The US Strategic Defence Initiative (SDI) placed a contract on the Electronics Division of Israel Aircraft Industries to build and test the Chetz-1 (Hebrew name for Arrow-1) ATBM system. The weight of the Arrow-1 was 2,000-kg. The new refined and leaner missile system, the Arrow-2, weighs 1,300-kg, was first tested in 1995. Arrow-2 is meant to intercept tactical ballistic missiles just as they start re-entering atmosphere after reaching the highest point in their flight trajectory. Arrow-2 successfully acquired, tracked and destroyed TM-91 Arrow missile targets from ranges of 60-km and 100-km. In February 2003, IAI signed an agreement with Boeing to establish the production infrastructure to manufacture components of the Arrow missile in the United States. Boeing is responsible for the production of approximately 50-percent of the missile components in the United States. Boeing will produce various missile components and co-ordinate the production of existing Arrow missile components already being manufactured by more than 150 American companies. IAI will be responsible for integration and final assembly of the missile in Israel.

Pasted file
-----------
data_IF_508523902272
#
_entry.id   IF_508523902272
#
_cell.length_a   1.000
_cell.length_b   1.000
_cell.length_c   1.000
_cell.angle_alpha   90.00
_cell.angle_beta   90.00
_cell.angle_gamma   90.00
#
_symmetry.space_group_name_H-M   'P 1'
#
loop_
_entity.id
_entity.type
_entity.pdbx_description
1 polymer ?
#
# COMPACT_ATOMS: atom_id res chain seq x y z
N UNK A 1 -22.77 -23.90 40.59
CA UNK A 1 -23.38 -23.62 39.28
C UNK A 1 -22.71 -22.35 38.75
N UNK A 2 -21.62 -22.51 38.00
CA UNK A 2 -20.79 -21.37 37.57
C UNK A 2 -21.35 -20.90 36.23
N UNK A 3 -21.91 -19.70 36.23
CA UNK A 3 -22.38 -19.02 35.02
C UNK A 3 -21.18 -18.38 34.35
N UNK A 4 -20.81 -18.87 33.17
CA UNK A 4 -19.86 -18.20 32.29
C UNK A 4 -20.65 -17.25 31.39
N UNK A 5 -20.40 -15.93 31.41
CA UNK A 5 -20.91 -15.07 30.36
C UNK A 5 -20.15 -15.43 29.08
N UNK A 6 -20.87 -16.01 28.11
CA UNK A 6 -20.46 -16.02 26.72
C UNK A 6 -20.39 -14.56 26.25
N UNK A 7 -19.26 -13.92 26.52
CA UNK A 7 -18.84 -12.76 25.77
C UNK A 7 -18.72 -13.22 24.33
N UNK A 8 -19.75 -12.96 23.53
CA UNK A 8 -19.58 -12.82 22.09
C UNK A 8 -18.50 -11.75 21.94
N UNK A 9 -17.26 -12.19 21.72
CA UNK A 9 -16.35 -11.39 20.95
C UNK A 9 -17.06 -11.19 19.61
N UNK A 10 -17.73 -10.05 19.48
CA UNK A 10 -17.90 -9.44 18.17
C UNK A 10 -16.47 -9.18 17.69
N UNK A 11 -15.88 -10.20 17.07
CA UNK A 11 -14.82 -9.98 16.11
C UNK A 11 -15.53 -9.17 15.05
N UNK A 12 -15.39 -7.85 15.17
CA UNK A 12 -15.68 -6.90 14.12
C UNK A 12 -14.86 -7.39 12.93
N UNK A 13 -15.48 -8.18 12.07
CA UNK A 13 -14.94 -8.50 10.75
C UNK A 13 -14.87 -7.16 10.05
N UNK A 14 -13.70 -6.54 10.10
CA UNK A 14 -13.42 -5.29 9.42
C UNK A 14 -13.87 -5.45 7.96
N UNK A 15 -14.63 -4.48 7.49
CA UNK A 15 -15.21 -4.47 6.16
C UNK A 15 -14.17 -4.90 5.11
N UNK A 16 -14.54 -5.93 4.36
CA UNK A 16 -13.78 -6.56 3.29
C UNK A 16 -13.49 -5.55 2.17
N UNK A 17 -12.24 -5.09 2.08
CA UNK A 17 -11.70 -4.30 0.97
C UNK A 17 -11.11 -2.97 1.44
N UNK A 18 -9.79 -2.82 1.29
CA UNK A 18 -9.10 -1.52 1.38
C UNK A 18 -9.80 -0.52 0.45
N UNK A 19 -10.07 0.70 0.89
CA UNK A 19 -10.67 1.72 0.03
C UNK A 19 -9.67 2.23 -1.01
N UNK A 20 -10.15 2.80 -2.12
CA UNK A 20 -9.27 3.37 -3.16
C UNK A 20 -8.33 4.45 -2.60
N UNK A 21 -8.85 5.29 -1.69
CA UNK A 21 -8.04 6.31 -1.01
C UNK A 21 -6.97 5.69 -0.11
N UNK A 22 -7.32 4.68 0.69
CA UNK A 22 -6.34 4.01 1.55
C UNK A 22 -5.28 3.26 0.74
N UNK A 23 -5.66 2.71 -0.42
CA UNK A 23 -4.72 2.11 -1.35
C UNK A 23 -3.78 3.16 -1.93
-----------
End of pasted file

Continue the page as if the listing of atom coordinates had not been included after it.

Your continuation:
An Arrow battery is equipped with typically four or eight launch trailers, each with six launch tubes and ready-to-fire missiles, a truck mounted Hazelnut Tree Launch Control Centre (LCC), a truck mounted communications centre, a trailer mounted Citron Tree Fire Control Centre (FCC) and the units of a mobile Green Pine EW radar system. There are microwave and radio data and voice communications “Link-16” between the launch centre and the radar command and control centre. The launch system can be located up to 300-km from the site selected for the radar command & control centre.

The two-stage Arrow-2 ATBM Missile is equipped with solid propellant booster and sustainer rocket motors. The missile uses an initial burn to carry out a vertical hot launch from the container and a secondary burn to sustain the missile's trajectory towards the target at a maximum speed of Mach 9, or 2.5-km per second. Thrust Vector Control (TVC) is used in the boost and sustainer phases of flight. At the ignition of the second stage sustainer motor, the first stage assembly separates. The "kill vehicle" section of the missile, containing the warhead, fusing and the terminal seeker, is equipped with four aerodynamically controlled moving fins to give low altitude interception capability. The infrared seeker is an indium antimonite focal plane array developed by Raytheon.